(London: Rycharde Tottell, 1574 [colophon dated 1575]). 138 x 90 mm. (5 3/8 x 3 1/2"). 16 p.l., 168 leaves. Translated by Nicholas Grimald.
Later (18th century?) tree calf, rebacked to style by Blair Jeary, raised bands, red morocco label. Title page with attractive wood-engraved border, woodcut initials. With parallel columns of English (in black letter) and Latin (in roman type) text. Front pastedown with (18th century?) inscription noting the book was printed in the 16th year of Queen Elizabeth's reign; front flyleaf with signature of R. R. Bloxam dated 1819 (possibly Rugby schoolmaster Richard Rouse Bloxam, 1765-1840) and bookplate of the Fox Pointe Collection; title page with early ink signature of Robert Coribankes(?). Brüggemann, p. 501; Moss I, 307; Schweiger I, 232; STC 5284; ESTC S122028. Mild soiling and browning to first and last leaves, occasional faint (mostly marginal) dampstains, torn corner of H7 neatly (and rather charmingly) repaired with two wax dots to margin, other trivial imperfections, but still a pleasing copy, the text clean and fresh, and the expertly restored binding firm and not without appeal.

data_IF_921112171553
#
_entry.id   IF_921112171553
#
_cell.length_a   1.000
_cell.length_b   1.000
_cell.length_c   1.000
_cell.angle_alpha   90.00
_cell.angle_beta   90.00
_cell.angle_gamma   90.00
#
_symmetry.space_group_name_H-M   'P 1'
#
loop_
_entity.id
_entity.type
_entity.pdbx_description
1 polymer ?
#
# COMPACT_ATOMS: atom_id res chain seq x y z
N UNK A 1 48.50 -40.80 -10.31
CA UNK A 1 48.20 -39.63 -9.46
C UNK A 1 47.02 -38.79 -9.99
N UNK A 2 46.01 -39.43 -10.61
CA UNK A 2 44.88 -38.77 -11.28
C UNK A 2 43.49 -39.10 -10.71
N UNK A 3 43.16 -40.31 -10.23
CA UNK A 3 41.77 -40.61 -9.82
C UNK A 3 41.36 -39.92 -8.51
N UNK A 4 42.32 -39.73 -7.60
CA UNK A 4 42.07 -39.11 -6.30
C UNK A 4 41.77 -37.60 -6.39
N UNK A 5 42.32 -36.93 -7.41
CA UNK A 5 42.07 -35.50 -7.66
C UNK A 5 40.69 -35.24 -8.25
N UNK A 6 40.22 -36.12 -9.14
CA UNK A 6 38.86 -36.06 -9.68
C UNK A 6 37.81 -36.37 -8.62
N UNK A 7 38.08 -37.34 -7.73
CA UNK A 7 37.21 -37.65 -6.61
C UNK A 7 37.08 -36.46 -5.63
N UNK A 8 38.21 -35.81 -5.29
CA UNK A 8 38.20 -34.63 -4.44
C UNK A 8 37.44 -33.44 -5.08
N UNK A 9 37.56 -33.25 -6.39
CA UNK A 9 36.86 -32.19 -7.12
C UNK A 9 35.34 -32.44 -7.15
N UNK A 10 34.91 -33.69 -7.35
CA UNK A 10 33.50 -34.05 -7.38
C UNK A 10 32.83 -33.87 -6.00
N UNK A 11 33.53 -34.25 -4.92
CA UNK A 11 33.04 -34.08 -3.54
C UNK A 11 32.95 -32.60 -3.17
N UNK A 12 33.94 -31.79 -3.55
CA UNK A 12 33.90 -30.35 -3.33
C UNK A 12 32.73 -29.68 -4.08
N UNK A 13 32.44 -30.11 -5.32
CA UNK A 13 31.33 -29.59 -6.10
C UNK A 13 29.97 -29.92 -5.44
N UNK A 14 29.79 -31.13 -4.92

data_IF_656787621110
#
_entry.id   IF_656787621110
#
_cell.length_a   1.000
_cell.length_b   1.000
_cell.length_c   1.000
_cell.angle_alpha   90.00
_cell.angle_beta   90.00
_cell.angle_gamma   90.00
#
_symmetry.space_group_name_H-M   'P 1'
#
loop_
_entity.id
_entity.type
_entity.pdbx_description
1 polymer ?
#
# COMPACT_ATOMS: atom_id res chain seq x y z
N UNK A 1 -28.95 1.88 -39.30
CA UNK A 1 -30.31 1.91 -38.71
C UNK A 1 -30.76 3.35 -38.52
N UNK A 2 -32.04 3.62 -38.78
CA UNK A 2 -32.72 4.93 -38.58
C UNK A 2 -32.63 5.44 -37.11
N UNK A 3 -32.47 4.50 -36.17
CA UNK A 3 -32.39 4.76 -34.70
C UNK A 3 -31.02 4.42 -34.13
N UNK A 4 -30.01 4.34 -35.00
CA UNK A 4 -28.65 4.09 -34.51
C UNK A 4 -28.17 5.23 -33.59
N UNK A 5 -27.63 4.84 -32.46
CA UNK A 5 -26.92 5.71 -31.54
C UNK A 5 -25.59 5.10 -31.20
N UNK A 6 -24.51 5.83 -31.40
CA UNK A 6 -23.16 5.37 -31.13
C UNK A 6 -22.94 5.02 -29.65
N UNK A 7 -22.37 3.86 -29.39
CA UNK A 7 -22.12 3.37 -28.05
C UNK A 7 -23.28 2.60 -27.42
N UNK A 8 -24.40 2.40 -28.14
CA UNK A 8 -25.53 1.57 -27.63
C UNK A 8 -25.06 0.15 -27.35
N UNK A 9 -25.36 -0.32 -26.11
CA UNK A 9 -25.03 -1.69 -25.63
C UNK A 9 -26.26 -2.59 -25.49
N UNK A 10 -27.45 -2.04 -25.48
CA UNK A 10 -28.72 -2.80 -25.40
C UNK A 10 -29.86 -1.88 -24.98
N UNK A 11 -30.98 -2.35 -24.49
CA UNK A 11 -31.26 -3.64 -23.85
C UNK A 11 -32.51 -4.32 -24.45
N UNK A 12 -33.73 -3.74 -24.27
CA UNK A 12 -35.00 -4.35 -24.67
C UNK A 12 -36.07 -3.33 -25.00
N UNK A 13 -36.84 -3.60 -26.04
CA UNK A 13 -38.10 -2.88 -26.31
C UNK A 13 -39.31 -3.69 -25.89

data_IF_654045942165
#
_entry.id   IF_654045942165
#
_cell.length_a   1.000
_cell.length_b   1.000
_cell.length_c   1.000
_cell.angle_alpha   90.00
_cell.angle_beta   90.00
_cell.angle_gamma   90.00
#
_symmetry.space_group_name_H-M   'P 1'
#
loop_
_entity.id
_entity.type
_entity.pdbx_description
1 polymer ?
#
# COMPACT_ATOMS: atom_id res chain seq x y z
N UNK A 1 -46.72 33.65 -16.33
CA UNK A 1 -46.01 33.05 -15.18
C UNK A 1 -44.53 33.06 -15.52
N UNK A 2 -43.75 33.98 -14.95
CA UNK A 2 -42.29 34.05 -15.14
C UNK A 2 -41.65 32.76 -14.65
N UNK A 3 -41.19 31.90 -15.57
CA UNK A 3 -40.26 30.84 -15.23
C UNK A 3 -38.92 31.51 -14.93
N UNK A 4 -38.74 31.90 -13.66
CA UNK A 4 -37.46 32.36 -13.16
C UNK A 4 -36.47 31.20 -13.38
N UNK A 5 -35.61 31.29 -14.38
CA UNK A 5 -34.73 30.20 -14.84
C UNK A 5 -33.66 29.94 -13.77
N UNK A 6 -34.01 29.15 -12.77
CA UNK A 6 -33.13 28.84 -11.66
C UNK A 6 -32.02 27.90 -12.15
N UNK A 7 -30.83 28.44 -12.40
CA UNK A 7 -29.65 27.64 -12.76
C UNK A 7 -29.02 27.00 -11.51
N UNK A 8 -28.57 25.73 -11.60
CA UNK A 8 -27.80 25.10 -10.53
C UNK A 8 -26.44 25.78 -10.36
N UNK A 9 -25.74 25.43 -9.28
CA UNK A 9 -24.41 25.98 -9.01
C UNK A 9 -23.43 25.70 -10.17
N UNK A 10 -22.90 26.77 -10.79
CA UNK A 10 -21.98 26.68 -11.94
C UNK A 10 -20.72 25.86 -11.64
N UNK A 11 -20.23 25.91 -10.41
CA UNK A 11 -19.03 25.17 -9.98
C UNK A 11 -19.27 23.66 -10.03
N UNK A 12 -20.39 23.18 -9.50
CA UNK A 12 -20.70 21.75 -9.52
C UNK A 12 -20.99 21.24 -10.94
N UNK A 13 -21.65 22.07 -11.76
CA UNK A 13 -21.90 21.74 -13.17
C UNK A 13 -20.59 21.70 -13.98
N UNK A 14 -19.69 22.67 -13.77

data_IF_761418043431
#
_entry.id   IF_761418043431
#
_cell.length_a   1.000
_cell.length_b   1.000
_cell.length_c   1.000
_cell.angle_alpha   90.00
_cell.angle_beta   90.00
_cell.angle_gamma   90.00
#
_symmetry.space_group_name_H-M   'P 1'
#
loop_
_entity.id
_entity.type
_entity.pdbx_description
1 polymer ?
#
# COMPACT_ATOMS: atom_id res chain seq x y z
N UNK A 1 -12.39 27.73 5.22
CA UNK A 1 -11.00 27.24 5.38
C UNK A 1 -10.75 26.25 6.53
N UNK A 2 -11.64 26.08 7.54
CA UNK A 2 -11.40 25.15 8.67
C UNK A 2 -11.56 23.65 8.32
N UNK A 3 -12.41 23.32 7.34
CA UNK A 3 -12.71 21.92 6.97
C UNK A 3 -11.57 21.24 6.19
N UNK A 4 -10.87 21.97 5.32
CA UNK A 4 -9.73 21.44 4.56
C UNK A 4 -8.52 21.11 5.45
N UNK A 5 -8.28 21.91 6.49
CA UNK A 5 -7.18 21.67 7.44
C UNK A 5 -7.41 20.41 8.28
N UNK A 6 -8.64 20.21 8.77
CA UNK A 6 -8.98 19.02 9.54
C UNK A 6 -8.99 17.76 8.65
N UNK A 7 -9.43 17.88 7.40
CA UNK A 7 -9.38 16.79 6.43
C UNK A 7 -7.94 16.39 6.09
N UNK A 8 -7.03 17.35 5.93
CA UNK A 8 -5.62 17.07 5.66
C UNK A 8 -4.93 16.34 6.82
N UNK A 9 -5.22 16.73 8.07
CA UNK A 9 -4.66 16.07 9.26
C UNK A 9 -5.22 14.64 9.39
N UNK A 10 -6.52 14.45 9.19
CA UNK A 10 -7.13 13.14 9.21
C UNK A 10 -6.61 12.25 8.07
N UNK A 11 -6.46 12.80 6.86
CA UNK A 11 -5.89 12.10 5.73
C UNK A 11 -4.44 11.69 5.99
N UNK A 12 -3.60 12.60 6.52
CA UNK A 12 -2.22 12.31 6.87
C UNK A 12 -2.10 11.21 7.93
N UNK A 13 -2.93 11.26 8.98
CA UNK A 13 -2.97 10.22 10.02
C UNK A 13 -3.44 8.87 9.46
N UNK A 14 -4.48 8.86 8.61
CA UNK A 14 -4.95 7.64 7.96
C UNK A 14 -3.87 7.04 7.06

This is a celebrated English translation of "De Officiis" ["On Duty"], Cicero's manual on the virtuous life, addressed to his son who was studying philosophy in Athens. Written in the last year of the statesman's life, the work maintained its hold on the minds of the educated through the Enlightenment, becoming a sort of behavior manual for the European gentleman. Cicero uses the four cardinal virtues--Forethought, Courage, Moderation, and Justice--as a framework for his precepts, and reminds Marcus to lead a life of active service as well as philosophical contemplation, and to aim at the common good rather than the personally profitable. A poet and dramatist as well as a classical scholar, translator Nicholas Grimald[e] (1519-62) was an Englishman of Italian origin and a cleric who shifted with the perilous times from Protestantism to Catholicism under Mary. He is best remembered for his contribution of some 40 poems to "Tottel's Miscellany" of 1557, but his classical scholarship was highly esteemed as well. "De Officiis" was first translated into English by Robert Whittington and published in 1534; according to Brüggemann, our Grimalde version first appeared in 1553. Early editions in English are not exactly rare, but attractive copies are hard to come by. (ST15631)
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PJP Catalog: BibWk21.023